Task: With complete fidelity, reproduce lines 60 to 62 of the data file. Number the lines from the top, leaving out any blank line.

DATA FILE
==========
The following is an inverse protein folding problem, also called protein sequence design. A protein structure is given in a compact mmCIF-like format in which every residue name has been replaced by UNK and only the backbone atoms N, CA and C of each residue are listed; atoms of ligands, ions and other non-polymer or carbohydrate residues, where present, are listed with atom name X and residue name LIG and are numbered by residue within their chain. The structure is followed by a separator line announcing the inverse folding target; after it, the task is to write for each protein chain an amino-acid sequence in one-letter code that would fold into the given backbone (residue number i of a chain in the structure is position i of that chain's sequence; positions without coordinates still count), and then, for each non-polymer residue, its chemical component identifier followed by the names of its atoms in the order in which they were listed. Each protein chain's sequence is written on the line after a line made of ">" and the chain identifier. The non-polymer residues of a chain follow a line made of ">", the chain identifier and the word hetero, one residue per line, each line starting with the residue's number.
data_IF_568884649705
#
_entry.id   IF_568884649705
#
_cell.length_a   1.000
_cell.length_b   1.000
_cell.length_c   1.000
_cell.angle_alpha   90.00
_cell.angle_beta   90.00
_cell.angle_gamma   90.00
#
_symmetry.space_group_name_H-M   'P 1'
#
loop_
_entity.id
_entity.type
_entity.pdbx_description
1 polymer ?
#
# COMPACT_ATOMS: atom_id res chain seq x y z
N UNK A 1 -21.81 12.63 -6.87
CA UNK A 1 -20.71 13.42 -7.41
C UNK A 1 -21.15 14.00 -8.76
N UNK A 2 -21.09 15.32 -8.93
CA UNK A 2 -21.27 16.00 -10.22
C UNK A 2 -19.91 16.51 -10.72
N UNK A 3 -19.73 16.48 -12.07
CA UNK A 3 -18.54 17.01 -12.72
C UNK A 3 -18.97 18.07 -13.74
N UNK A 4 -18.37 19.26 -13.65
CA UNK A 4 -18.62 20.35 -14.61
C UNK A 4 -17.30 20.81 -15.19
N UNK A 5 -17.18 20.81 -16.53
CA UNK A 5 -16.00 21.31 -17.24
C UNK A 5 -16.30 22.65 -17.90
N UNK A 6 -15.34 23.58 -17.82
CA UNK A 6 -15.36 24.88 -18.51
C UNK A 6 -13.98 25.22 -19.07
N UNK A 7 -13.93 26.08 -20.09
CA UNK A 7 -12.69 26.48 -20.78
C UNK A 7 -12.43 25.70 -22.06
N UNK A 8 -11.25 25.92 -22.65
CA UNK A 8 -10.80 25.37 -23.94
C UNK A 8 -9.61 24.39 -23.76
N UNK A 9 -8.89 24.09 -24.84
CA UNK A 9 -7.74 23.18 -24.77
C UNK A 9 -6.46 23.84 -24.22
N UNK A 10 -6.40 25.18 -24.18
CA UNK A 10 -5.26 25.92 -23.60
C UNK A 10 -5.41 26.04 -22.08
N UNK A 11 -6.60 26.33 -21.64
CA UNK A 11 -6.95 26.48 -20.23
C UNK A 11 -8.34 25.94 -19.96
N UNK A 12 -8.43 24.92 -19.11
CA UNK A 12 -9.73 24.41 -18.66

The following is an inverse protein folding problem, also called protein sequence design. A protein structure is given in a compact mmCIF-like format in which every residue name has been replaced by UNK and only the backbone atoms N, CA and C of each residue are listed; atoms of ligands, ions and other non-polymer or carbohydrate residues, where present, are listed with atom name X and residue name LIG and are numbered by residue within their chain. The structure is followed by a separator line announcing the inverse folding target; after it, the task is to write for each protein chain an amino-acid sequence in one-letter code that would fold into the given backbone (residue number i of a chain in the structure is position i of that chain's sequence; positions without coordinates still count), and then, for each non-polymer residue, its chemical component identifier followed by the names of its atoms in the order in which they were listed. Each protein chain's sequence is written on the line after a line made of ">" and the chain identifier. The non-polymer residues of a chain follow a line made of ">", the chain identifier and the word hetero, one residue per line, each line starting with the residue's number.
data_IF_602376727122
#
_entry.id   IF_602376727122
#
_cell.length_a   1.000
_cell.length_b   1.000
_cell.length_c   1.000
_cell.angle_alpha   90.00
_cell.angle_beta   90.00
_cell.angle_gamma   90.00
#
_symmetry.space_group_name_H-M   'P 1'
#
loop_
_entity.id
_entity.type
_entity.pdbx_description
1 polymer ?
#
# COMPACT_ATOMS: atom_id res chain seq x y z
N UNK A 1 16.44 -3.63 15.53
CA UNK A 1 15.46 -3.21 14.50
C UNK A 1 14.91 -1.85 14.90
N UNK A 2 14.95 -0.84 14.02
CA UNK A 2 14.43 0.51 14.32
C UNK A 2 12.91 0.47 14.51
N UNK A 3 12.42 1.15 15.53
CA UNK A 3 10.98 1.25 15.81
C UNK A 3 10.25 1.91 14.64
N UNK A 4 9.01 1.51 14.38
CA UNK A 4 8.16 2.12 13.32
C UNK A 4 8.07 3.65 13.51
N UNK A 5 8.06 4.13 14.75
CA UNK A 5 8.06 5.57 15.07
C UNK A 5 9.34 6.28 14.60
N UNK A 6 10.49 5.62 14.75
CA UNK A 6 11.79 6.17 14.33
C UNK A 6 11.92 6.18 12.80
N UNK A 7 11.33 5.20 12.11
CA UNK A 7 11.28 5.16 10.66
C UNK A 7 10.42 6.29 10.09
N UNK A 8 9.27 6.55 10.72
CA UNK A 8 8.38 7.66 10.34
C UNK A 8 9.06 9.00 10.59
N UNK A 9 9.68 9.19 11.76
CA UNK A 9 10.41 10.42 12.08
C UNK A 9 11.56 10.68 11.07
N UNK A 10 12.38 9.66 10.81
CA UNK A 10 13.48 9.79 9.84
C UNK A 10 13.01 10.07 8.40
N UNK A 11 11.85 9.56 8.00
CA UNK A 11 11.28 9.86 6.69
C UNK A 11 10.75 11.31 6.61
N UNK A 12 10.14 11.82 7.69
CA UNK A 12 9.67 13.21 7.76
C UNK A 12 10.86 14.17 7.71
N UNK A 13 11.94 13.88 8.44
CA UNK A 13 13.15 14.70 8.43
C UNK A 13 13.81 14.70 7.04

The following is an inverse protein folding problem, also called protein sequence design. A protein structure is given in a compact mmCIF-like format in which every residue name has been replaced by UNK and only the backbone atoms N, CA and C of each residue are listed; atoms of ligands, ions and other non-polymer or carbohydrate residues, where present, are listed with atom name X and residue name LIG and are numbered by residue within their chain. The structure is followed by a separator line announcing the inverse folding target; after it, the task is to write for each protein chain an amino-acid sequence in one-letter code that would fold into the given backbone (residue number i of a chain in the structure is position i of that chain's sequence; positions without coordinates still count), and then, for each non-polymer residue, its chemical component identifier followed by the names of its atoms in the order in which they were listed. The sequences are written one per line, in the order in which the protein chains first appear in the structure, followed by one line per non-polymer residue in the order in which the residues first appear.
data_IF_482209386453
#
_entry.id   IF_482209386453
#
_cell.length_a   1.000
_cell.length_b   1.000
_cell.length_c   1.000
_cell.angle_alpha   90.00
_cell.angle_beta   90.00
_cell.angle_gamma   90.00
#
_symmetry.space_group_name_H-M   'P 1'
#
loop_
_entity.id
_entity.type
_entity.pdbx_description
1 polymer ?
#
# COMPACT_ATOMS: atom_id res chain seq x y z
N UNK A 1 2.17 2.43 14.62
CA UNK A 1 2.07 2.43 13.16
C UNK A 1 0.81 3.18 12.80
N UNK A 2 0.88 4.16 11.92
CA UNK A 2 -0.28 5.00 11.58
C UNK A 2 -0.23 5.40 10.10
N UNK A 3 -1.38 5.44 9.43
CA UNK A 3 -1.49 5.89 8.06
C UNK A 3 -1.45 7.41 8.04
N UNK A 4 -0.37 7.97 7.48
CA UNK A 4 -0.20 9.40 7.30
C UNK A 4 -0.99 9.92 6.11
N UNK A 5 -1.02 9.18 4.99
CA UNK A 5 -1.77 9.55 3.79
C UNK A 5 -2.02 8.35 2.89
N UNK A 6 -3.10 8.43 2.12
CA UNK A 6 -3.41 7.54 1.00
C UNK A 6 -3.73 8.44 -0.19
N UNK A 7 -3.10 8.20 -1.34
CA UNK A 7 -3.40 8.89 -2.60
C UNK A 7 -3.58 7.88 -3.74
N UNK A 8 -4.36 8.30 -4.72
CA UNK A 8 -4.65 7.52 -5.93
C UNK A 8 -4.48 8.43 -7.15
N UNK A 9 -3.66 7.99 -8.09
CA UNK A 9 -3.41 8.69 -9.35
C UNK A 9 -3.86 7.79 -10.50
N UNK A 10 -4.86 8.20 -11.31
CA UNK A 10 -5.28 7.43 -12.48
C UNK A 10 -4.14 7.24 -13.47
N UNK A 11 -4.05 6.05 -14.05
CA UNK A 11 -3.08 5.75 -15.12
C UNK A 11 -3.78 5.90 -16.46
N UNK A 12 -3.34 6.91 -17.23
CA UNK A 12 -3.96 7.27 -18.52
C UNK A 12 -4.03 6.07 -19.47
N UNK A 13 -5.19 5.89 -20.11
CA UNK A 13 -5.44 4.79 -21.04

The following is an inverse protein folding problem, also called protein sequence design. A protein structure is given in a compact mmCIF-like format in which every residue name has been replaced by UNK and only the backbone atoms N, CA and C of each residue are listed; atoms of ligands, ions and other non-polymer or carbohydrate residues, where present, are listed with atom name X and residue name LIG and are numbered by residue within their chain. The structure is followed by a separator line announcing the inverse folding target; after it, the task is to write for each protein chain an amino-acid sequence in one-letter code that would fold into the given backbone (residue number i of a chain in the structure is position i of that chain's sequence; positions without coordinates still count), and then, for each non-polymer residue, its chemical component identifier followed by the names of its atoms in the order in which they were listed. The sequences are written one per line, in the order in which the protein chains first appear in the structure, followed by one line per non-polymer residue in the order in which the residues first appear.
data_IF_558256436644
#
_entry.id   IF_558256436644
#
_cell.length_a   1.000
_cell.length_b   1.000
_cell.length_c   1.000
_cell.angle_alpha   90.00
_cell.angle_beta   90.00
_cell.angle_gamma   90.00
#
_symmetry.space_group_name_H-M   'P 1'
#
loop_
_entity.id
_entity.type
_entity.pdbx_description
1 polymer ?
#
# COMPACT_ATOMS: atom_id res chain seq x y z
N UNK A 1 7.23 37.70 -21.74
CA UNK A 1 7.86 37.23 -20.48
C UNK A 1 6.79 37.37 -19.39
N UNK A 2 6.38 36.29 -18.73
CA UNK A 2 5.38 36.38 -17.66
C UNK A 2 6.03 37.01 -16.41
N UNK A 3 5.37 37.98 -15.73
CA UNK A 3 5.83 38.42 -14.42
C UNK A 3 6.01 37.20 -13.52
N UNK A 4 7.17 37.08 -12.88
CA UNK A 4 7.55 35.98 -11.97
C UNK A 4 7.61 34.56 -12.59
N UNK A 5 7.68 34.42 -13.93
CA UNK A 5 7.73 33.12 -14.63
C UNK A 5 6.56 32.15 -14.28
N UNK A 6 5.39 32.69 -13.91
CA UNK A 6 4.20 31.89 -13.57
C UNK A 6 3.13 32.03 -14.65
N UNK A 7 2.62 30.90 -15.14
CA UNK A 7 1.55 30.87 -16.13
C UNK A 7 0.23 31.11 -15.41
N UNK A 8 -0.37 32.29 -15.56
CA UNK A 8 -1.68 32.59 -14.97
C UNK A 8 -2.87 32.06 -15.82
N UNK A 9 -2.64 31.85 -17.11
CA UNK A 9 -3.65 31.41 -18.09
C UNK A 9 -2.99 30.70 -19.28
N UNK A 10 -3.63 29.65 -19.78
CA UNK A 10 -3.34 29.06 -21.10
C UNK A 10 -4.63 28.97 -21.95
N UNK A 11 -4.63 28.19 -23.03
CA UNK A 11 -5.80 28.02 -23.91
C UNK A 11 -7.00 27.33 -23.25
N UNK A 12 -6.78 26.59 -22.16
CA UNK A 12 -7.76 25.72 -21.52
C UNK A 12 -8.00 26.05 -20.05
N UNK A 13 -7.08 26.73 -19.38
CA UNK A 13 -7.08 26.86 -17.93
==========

_entry.id   IF_602376727122
#
_cell.length_a   1.000